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Today in Christian History
Death of Hincmar, Archbishop of Reims, a man of great energy who had acquired considerable influence over the Frankish kingdom.
(probable date) Martyrdom of Juliana of Viazma. Youri, Duke of Smolensk, had tried to seduce her and when he could not, stabbed her husband during a feast and hacked her to death. She became venerated as a saint by the Orthodox Church because of her virtue.
Anglican clergyman and hymnwriter John Newton wrote in a letter: 'It is necessary that our sharpest trials should sometimes spring from our dearest comforts, else we should be in danger of forgetting ourselves and setting up our rest here.'
Death in London, England, of John Newton, author of the hymn "Amazing Grace."
Oglethorpe University was chartered in Milledgeville, Georgia under Presbyterian auspices. In 1913 the campus was moved to Atlanta.
Irish Catholic religious Frances Ward, 33, first arrived in the U.S. in Pittsburgh, where she afterward helped establish successive convents of the Sisters of Mercy, both in Chicago and in Loretto, Pennsylvania.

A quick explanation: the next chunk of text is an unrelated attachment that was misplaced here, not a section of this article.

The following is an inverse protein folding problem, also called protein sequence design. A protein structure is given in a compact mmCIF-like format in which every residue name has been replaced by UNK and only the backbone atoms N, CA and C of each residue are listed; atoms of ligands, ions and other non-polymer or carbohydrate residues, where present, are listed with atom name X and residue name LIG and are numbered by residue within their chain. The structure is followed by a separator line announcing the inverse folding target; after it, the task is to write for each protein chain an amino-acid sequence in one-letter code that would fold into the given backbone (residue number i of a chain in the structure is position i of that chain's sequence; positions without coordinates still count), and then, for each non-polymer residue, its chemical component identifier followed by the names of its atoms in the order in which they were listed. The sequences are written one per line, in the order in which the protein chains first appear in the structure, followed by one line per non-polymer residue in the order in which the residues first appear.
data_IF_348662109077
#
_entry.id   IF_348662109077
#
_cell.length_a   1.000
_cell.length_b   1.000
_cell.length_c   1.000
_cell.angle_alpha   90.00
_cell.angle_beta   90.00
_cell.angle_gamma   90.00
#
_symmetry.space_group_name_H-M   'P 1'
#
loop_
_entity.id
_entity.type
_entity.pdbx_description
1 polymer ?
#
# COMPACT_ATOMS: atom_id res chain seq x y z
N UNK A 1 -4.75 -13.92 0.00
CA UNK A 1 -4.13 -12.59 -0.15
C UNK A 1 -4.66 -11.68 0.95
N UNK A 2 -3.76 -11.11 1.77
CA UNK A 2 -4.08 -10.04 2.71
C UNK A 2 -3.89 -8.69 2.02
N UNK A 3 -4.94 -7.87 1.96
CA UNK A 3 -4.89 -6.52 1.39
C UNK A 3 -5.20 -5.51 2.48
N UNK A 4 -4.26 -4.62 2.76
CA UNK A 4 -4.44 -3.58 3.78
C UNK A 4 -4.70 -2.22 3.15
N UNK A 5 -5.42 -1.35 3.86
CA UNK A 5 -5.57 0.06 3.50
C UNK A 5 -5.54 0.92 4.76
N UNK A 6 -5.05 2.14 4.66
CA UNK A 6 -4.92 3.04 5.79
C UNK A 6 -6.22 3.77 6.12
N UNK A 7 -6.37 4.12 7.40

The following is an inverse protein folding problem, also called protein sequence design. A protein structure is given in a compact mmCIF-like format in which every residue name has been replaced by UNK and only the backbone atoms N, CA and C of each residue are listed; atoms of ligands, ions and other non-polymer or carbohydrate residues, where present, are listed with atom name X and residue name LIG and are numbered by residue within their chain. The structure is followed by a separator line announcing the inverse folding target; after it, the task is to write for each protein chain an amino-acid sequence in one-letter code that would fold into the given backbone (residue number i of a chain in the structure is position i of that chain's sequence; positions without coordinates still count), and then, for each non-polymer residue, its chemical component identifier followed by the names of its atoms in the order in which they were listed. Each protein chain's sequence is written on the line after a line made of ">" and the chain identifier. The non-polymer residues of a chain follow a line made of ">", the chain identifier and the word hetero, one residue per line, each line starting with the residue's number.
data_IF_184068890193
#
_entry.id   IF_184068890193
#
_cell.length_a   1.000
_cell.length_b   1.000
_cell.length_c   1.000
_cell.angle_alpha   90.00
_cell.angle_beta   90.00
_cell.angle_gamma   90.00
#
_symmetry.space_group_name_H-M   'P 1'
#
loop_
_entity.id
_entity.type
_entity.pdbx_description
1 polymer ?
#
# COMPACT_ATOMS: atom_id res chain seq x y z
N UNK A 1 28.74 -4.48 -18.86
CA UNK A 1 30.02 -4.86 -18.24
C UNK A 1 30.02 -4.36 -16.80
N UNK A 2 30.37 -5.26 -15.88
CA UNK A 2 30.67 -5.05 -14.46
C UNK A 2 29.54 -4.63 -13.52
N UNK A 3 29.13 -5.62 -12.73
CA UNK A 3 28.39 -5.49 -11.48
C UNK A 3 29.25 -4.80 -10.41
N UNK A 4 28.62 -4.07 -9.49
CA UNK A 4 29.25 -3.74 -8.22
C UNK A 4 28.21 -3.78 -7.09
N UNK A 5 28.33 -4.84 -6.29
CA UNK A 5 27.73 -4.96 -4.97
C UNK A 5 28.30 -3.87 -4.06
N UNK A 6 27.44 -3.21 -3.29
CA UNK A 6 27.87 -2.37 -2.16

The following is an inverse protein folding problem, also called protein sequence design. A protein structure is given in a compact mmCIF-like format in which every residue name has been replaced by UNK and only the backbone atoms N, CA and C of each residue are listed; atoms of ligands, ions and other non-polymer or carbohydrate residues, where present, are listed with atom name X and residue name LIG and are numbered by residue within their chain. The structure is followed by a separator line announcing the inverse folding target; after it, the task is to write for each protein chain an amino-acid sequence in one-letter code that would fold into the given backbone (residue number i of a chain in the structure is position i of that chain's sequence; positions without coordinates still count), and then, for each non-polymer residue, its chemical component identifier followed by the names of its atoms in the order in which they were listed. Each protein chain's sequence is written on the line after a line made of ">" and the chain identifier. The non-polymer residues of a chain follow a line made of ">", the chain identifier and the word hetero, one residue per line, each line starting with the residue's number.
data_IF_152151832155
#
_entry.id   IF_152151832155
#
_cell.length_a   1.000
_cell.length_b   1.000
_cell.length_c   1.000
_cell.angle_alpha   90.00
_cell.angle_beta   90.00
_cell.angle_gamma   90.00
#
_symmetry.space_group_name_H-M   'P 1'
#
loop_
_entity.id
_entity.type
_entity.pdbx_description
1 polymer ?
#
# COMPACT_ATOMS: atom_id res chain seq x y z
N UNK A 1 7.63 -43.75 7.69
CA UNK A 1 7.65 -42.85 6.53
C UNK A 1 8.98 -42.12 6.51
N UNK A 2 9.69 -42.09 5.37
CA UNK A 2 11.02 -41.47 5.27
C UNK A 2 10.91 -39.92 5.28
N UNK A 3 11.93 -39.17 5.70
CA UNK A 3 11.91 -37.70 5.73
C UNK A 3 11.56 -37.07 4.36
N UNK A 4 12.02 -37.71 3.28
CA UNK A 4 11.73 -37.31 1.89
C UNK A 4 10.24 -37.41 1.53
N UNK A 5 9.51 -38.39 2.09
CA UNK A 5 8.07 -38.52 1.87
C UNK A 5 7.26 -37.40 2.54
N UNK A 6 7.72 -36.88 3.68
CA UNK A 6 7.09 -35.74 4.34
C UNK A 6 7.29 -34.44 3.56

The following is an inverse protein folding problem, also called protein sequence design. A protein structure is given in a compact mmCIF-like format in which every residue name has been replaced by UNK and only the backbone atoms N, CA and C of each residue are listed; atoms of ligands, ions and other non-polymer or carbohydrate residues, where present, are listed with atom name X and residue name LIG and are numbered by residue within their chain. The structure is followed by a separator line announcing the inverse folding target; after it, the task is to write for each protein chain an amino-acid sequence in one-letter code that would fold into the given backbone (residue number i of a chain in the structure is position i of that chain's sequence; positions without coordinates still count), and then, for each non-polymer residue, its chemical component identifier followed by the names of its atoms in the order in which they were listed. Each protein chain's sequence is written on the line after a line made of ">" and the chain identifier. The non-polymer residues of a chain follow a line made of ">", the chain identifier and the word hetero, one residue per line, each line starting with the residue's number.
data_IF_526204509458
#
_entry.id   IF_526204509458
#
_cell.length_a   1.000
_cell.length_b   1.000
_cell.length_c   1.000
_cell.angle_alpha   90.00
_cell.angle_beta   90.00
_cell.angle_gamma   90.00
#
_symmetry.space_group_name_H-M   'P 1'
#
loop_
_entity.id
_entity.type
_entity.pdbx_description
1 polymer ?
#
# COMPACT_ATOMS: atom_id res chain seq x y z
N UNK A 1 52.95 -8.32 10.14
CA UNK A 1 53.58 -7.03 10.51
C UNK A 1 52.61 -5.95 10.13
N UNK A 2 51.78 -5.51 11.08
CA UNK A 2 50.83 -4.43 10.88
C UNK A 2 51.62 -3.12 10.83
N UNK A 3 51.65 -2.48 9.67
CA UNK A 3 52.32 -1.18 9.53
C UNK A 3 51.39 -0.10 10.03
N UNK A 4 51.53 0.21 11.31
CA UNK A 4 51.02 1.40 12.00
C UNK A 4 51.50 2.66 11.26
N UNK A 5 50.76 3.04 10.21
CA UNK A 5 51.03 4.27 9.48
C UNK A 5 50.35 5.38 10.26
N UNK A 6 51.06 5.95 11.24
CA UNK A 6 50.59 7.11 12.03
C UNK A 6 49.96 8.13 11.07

Death in London of John Harris, a preacher, educator, and author. His most famous book was The Great Teacher: Characteristics of Our Lord's Ministry. He evoked hostile reactions with another book, Mammon, or Covetousness the Sin of the Christian Church. His works were more popular in the United States than in his native Britain.
After fighting against spiritual conviction for months, fifteen-year-old Walter Wilson yields to Christ in Kansas City, Missouri, noticing an immediate change in his own attitudes and behavior. The following year, he will begin holding evangelistic street meetings, eventually becoming a medical doctor and lay evangelist.
The BBC airs the first play in Dorothy Sayers' cycle The Man Born to Be King. Before it goes on air, some Christian groups call it blasphemous because an actor is to speak Christ's lines. However, its reception among Christians will prove generally good.
Death of Wu Weizun, who had followed Christ faithfully in and out of Chinese prison camps at great personal suffering. He was nicknamed "The Chinese Epaphras."
© 1987-2020, William D. Blake. Portions used by permission of the author, from "Almanac of the Christian Church"